saved Colgate around $2.5 million. There is no doubt that burning biomass has been a good
option for Colgate, as it is cleaner and less costly than oil, but there are some economic
concerns for the future that may threaten just how much money burning woodchips can save
7.1 The Current and Future Woodchip Market
In the past few years, the price of woodchips in central New York has consistently
increased. Colgate purchases woodchips to be burned in the biomass heating plant which is
used to heat most of upper campus. The rising price of woodchips is increasing Colgate’s
heating costs each year and it is important to start exploring alternative solutions.
The rising price of woodchips can be attributed to two main factors; the dependence
on local markets and the increase in local demand for woodchips. The process of heating
Colgate’s upper campus by burning woodchips requires a very large quantity of woodchips;
so much that Colgate receives multiple deliveries of woodchips everyday. Since regular
deliveries are required, fuel costs and time become a factor in supplying Colgate with
woodchips. This limits Colgate to suppliers within a close proximity to campus. Colgate can
order woodchips from suppliers within about 75 miles of campus. Suppliers any further than
75 miles cannot provide Colgate with woodchips as fuel costs and the time required to deliver
become too high to be economically efficient. Because Colgate is dependent on a local
market for its supply of woodchips, changes in supply or demand in the local area can affect
the prices and supply Colgate is offered. The current situation is that demand for woodchips
is increasing in the local
market and this is
Past and Current Prices
Estimated Future Prices
Figure 13. Increasing cost of woodchips over the past six years
driving the price of
woodchips up. In 2002,
Colgate was paying $20
per ton of woodchips.
Currently, Colgate is
paying $33 per ton. In
just under six years, the
price of woodchips has
increased by 65 percent
(Figure 1). The local
price of woodchips can
be expected to increase
more in the future as
demand increases and
this makes it very
important for Colgate to
alternatives to buying
woodchips. Growing our own biomass, in the form of willow, is one option that Colgate can
7.2 Willow Economics
Willow is very much a long-term investment. When growing willow, most of the
costs are paid up front, as the site must be prepared and the willow must be purchased and
planted. The benefits are, however, collected for over twenty years with lower costs during
this period that include the cost of harvests and upkeep of the plants. In order to get the full
economic benefit, seven or more rotations must be completed; this takes about 22 years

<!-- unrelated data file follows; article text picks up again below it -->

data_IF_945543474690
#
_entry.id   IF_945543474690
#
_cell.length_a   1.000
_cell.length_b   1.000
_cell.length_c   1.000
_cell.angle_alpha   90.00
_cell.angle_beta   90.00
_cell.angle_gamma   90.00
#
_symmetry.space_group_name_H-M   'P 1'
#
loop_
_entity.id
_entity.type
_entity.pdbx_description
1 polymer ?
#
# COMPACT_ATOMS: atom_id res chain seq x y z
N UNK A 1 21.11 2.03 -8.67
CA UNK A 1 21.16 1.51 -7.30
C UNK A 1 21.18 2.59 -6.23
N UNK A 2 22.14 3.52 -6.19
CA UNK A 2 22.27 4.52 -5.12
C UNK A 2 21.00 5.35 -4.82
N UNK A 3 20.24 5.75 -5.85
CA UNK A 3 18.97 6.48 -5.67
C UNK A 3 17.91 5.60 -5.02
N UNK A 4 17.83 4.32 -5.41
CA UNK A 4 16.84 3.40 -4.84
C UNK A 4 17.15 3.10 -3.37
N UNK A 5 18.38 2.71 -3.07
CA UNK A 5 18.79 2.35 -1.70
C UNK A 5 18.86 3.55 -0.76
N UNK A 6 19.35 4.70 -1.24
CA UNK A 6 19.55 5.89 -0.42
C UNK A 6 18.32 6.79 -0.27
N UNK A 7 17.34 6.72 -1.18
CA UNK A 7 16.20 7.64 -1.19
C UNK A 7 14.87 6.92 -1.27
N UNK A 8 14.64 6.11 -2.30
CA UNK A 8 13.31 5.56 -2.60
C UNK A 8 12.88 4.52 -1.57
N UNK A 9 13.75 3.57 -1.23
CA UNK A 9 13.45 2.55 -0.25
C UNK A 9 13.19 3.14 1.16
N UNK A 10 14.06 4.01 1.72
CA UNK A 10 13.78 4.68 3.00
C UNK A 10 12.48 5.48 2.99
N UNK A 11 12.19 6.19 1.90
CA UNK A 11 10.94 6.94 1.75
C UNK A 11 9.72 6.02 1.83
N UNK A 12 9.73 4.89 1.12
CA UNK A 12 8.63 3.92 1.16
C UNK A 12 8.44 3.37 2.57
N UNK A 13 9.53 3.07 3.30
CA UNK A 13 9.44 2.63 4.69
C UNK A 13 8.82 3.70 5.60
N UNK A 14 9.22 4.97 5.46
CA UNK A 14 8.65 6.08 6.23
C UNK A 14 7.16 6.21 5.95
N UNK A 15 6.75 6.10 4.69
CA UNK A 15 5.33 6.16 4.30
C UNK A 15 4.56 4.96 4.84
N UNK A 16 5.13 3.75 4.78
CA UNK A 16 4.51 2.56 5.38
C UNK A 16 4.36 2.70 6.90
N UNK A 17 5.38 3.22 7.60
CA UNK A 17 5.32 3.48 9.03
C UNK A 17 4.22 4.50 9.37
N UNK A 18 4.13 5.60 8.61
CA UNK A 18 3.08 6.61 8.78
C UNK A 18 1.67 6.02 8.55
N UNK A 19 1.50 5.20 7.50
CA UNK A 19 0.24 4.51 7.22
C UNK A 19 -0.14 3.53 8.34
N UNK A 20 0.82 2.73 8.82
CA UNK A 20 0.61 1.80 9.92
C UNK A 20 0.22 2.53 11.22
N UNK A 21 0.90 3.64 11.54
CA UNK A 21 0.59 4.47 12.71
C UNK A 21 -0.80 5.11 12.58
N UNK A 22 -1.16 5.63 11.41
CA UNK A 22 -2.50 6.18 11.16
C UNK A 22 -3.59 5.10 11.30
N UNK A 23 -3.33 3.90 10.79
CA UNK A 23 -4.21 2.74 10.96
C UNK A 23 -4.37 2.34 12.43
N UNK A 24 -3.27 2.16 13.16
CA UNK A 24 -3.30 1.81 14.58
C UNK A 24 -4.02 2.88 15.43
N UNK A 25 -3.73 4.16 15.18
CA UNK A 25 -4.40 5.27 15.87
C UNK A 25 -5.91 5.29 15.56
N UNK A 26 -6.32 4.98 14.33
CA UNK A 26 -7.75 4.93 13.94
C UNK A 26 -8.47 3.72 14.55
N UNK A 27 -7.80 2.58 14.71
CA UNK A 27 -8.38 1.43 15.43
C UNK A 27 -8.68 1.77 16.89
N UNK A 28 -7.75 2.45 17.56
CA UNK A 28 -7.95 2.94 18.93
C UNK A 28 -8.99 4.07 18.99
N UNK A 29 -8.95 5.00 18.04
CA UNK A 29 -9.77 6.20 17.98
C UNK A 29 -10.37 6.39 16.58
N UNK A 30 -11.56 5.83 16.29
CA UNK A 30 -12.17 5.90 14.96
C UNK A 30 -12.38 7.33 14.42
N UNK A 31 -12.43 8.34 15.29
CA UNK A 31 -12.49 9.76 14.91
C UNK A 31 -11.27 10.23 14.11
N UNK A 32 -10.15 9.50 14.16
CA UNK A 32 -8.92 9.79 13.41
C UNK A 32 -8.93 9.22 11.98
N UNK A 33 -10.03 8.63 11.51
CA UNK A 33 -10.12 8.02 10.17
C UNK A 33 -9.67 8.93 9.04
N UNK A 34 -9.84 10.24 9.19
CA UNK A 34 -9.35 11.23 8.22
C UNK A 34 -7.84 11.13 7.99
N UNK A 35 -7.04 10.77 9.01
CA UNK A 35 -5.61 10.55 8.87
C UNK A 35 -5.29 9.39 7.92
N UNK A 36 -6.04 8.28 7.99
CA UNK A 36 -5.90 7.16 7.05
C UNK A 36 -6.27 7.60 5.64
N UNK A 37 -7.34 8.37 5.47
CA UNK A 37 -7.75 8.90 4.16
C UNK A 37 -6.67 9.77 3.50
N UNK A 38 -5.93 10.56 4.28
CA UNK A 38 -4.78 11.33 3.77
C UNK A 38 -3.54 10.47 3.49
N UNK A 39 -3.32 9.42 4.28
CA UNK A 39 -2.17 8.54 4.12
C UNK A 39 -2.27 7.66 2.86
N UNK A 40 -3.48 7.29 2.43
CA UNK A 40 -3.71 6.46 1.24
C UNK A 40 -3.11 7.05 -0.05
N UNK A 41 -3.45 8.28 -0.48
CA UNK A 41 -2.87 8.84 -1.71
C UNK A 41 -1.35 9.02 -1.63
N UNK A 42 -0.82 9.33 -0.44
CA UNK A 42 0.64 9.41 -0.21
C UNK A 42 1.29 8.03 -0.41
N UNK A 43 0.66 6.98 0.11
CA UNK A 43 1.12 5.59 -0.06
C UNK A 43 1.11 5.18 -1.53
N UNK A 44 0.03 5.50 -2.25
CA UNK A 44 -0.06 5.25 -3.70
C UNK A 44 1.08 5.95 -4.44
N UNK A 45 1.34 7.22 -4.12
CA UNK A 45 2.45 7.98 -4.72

(Abrahamson et al., 2002). Because of the nature of the costs and benefits associated with
willow, discounting the future costs and benefits can play a significant role in deciding
whether or not to grow willow. If high discount rates are applied, the present value of
investing in willow decreases. However, if lower discount rates are used, the present value of
investing in willow increases.
Annual yields of willow can be expected to increase over each rotation as is illustrated
in Figure 2. First rotation yields are expected to fall in the range of 3.7 to 5.1 oven dried tons
per acre per year (odt/A/yr). Second rotation yields increase by 35 to 100 percent, and, after
two rotations, yields can be expected to be around 12 odt/A/yr (Abrahamson et al., 2002). It
is important to note that yields have been as high as 24 to 30 odt/A/yr in Sweden (Keoleian &
Volk, 2005). However, yields this high have not been reached in central New York.
As was mentioned before, a good portion of the costs of growing willow are
experienced up front and the benefits are accrued over the 22 year cycle (Abrahamson et al.,
2002). The upfront costs of growing willow include buying the actual plants. Costs vary
depending on how much willow is purchased and how big the plants are. When dealing on a
large scale, a local dealer located in Fredonia, NY, Double A Willow, currently sells 10 inch
cuttings for $0.20 per cutting and 20 inch cuttings for $0.30 per cutting. Typical planting
density is 6,000 cuttings per acre and using this information, the cost of purchasing willow in
Central New York can be expected to be around $1200 or $1800 per acre, depending on what
size cuttings are purchased.
7.3 Colgate’s Potential to Grow its Own Willow
consumption of woodchips
from 2004-2007, which is
17,965 tons, and an average
yield of 12 odt/A/yr,
Colgate would need to
devote 1,497 acres to
growing willow in order to